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Loss of civility in politics means a loss of discussion

Thursday, September 24, 2009 | 10:24 a.m. CDT; updated 6:16 p.m. CDT, Thursday, September 24, 2009

Divided. Mob mentality. Racist. Nazi. Socialist. Communist. Fascist. Un-American. Petty. Paranoid.  The list goes on.

These words are usurping the health care and education debates in this country. These are words of anger, fed by the extremes on both sides who refuse to hear the voice of the opposition.  These are the words of the neo-conservative and neo-liberal uprising. An uprising that appears to be outside the control.

I really wanted to leave the health care and education issues for another day. I wanted to leave discussions of the language of discontent in my classrooms and not this column. I cannot.

Donna Brazile, political commentator for ABC News and presidential campaign manager for former Vice President Al Gore, told George Stephanopoulos on “This Week” that she believed America is becoming a “culture of extremism.”

House Speaker Nancy Pelosi said in a recent press conference that she fears that the language of hate will lead to the violence seen in San Francisco and other major cities in the United States during the 1960s and '70s.   

Even my commentary of 9/11 was attacked with anger using language I cannot print here. I simply suggested that a better way of fighting terrorism is to properly fund and educate our children. It drew language that, in my opinion (and this is an opinion column) is uncivil and degrading to the discussion.

In a LinkedIn.com group called “Freethinkers,” this one article has generated almost 30 comments. Do not think that this is a liberal-humanist group. One member describes himself as “so far right, I'm left and John Birch is pink.” Now that is conservative. (You have to be registered with LinkedIn.com to read the comments.)

Another stated, without apology, “Kids do NOT need the best education available any more than I need to check into the Mayo Clinic when I get a splinter …  Public education to me is pretty much public intellectual welfare.”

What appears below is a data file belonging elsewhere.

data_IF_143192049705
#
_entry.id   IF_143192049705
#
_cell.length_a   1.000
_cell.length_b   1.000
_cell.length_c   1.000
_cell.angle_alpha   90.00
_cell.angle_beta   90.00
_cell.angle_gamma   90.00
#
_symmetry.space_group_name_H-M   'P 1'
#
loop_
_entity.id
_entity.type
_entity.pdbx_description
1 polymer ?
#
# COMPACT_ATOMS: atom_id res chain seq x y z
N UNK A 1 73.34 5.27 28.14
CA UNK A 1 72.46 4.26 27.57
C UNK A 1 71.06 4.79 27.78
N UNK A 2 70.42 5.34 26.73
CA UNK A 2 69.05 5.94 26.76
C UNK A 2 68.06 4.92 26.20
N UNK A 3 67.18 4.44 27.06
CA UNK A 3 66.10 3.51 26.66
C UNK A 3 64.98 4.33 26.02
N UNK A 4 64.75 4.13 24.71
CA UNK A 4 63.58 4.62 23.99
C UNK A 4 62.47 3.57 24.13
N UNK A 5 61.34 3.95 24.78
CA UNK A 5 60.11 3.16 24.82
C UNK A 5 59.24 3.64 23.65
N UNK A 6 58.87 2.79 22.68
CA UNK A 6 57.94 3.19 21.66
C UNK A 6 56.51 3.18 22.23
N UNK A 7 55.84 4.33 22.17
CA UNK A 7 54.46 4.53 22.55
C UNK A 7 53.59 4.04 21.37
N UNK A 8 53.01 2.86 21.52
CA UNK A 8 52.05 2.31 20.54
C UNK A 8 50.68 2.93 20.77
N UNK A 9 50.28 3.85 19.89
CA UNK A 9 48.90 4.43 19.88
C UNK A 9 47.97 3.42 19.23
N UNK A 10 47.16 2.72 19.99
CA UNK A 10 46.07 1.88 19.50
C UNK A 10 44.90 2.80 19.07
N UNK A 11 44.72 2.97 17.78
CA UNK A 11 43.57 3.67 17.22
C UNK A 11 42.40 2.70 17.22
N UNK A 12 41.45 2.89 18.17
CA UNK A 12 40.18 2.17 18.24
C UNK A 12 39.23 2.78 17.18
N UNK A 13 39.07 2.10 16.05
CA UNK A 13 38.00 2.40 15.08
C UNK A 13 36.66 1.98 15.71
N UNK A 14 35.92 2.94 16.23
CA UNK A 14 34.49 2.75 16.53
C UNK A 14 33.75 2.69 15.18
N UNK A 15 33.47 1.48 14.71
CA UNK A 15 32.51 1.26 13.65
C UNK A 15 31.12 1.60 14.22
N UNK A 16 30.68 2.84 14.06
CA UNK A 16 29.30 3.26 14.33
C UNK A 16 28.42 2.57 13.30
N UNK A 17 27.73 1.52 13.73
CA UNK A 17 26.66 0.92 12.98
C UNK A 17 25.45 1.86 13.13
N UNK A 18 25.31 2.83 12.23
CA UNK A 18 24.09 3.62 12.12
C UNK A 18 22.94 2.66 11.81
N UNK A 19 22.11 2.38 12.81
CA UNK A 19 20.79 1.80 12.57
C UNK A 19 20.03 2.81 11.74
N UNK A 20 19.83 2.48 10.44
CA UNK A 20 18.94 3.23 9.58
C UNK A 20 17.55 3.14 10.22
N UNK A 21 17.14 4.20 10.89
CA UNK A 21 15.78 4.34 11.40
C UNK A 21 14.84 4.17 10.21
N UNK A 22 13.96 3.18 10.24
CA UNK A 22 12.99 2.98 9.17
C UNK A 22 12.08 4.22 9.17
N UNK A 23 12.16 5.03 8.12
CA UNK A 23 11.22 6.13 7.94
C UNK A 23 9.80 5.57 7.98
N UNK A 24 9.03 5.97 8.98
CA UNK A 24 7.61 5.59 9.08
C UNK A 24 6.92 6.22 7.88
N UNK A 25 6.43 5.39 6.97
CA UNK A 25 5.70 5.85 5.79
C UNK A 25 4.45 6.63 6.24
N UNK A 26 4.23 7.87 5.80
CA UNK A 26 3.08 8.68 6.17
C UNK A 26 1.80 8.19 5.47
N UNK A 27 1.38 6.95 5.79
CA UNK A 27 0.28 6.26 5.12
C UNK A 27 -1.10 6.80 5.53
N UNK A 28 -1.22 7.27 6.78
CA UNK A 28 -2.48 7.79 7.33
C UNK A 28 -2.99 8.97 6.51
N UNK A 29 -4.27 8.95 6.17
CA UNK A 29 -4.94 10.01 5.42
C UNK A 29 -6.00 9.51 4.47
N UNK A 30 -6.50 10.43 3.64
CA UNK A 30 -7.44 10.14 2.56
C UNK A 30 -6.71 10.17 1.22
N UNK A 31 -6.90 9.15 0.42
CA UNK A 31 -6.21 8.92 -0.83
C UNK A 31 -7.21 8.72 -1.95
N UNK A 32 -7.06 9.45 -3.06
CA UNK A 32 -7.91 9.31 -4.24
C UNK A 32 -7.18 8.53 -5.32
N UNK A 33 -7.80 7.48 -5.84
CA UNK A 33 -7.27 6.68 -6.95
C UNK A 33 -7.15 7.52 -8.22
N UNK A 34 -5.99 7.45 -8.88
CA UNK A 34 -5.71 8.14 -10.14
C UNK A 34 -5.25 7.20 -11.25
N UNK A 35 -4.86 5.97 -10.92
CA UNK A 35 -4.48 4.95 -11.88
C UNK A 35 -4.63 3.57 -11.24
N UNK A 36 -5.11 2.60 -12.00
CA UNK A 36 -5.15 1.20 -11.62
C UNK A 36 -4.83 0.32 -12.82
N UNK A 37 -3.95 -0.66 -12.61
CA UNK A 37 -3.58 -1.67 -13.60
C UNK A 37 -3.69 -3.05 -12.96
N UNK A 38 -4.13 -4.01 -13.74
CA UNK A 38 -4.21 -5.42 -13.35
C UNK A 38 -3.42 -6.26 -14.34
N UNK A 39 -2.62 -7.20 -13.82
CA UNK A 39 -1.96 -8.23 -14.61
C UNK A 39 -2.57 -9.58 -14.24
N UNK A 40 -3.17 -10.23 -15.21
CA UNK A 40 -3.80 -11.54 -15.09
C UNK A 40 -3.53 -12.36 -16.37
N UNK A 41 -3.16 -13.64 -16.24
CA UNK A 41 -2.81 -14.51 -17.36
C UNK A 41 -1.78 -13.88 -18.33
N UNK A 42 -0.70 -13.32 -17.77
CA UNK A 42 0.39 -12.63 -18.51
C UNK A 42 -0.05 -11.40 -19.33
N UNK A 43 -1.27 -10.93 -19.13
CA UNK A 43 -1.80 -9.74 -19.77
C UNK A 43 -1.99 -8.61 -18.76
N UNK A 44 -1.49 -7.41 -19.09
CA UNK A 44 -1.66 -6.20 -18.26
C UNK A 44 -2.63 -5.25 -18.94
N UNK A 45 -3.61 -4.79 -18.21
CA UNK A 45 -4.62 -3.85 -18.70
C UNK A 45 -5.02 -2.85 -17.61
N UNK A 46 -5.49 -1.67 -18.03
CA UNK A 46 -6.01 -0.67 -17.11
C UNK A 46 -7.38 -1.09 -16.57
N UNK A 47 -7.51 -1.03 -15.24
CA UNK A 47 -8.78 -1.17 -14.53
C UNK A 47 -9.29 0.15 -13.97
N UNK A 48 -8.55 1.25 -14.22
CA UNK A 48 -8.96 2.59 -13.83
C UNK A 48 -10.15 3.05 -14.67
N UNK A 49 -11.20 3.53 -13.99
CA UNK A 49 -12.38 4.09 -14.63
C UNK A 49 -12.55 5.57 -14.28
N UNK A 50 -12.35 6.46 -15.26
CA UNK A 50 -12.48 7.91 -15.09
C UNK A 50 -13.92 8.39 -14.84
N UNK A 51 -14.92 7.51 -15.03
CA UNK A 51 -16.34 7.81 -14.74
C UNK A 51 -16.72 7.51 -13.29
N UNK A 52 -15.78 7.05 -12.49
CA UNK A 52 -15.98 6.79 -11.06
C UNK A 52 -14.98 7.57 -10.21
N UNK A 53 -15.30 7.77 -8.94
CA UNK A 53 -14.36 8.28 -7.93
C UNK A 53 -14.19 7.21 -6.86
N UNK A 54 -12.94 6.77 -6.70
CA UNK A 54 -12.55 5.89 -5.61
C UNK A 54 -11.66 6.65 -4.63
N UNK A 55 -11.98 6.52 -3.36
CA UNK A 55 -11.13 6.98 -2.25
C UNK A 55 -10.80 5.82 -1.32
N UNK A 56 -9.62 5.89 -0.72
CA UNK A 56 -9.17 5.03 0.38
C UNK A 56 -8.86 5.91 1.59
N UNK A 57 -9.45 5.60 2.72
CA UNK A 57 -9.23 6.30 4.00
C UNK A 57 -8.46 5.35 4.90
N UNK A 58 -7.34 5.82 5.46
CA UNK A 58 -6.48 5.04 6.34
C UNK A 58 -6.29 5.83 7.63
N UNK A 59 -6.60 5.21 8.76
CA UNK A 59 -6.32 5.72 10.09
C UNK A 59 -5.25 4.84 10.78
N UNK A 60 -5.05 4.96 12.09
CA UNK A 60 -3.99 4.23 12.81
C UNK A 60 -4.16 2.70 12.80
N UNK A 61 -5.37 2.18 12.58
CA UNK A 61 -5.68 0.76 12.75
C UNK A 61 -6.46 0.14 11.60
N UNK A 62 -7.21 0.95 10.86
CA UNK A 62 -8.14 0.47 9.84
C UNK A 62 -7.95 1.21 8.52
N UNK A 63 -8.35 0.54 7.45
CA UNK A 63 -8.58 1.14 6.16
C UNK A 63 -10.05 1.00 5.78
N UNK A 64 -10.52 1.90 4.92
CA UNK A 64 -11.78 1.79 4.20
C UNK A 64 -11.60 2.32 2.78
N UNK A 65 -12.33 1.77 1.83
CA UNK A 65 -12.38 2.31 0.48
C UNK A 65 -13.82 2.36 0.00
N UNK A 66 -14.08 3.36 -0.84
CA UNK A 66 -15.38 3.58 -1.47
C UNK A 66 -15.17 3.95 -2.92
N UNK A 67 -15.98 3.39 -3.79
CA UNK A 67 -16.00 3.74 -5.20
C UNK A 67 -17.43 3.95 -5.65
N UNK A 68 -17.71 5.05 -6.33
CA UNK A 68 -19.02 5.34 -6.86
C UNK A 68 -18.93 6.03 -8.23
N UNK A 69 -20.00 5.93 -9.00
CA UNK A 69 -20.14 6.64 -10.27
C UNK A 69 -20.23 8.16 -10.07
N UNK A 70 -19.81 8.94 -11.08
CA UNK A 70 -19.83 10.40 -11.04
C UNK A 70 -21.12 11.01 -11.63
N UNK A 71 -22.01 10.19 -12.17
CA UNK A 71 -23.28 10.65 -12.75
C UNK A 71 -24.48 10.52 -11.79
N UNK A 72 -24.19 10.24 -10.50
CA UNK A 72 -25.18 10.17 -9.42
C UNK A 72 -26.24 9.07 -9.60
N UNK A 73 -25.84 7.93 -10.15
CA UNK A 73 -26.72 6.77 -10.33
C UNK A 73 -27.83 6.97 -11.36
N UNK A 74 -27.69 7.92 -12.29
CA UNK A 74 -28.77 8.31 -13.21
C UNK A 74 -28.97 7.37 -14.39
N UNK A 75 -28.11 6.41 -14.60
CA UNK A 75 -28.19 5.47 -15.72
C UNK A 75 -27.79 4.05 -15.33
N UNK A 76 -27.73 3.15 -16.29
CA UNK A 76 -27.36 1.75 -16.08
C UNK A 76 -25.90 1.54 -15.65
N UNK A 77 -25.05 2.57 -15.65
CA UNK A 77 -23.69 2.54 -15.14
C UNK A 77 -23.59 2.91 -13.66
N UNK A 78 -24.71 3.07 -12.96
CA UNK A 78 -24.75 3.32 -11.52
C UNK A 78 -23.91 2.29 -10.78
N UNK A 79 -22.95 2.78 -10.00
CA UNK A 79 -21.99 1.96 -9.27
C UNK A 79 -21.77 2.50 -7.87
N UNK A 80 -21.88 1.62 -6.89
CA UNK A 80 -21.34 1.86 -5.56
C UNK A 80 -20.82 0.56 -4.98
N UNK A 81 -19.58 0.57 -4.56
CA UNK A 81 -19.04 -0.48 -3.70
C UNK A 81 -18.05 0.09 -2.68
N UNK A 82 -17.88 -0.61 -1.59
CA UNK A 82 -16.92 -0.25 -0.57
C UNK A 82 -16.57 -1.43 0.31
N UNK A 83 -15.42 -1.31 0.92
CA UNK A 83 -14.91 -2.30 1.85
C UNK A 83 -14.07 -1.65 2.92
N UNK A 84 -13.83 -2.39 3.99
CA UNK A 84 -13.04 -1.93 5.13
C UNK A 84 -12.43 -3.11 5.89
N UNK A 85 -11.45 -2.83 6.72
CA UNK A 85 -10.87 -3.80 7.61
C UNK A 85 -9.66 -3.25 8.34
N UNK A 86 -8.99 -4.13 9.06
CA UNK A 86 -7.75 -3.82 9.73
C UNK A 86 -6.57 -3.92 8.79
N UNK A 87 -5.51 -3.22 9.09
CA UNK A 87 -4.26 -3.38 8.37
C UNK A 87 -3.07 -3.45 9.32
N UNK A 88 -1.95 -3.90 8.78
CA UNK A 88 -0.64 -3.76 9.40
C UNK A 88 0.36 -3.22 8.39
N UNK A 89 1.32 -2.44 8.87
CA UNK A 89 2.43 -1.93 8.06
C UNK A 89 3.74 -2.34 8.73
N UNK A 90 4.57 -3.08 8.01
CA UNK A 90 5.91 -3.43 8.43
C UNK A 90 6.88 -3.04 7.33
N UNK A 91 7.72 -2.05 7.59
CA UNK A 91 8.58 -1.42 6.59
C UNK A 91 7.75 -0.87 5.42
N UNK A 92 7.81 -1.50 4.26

Excuse me? And what planet are you from?

Yet it is the same irrational attitude that is surrounding the health care debate.

More than 70 million Americans are uninsured and underinsured. This 110-year struggle to provide reasonable health care to all Americans is, in my eyes, the major failure of our government.

In Missouri, 13 percent of our neighbors are without insurance, not including undocumented workers; 28 percent are insured under government “socialist” programs, like Medicare or Veterans Affairs; 54 percent of those insured receive their coverage from their employers and have little idea of the total costs.

We have witnessed or seen reports of protesters getting in the faces of their representatives or senators, screaming how it is unfair helping our fellow man and is somehow un-American. They screamed loud enough that several members of Congress had additional security during these town hall meetings.

The sounds of hate are emanating not only from the right. When Joe Wilson yelled “You lie” during the president’s speech to the joint session of Congress, many liberals, some who might be so far left that they are right and make Greenpeace look red, screamed “racism.”

The majority of opinion is that this was not an act of racism—inappropriate stupidity maybe, but not racism. Personally, I believe it was staged to provoke the continued partisan battles. That is not to say that racism and prejudice do not exist—it does, and I, myself, have been a target over the years.

I believe that Americans have lost much of our civility and humanity. I am deeply saddened hearing such words of hate and immorality. On April 4, 1968, Robert Kennedy gave a heartfelt eulogy for Martin Luther King Jr. to a primarily black audience in Indianapolis. His words should resonate today as they did 41 years ago. 

"But the vast majority of white people and the vast majority of black people in this country want to live together, want to improve the quality of our life, and want justice for all human beings that abide in our land.

“Let us dedicate ourselves to what the Greeks wrote so many years ago: to tame the savageness of man and make gentle the life of this world. Let us dedicate ourselves to that, and say a prayer for our country and for our people.”

David Rosman is an award-winning editor, writer, professional speaker and college instructor in communications, ethics, business and politics. He welcomes your comments at ProfDave1011@netscape.net.


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Comments

Janet woods September 24, 2009 | 11:55 a.m.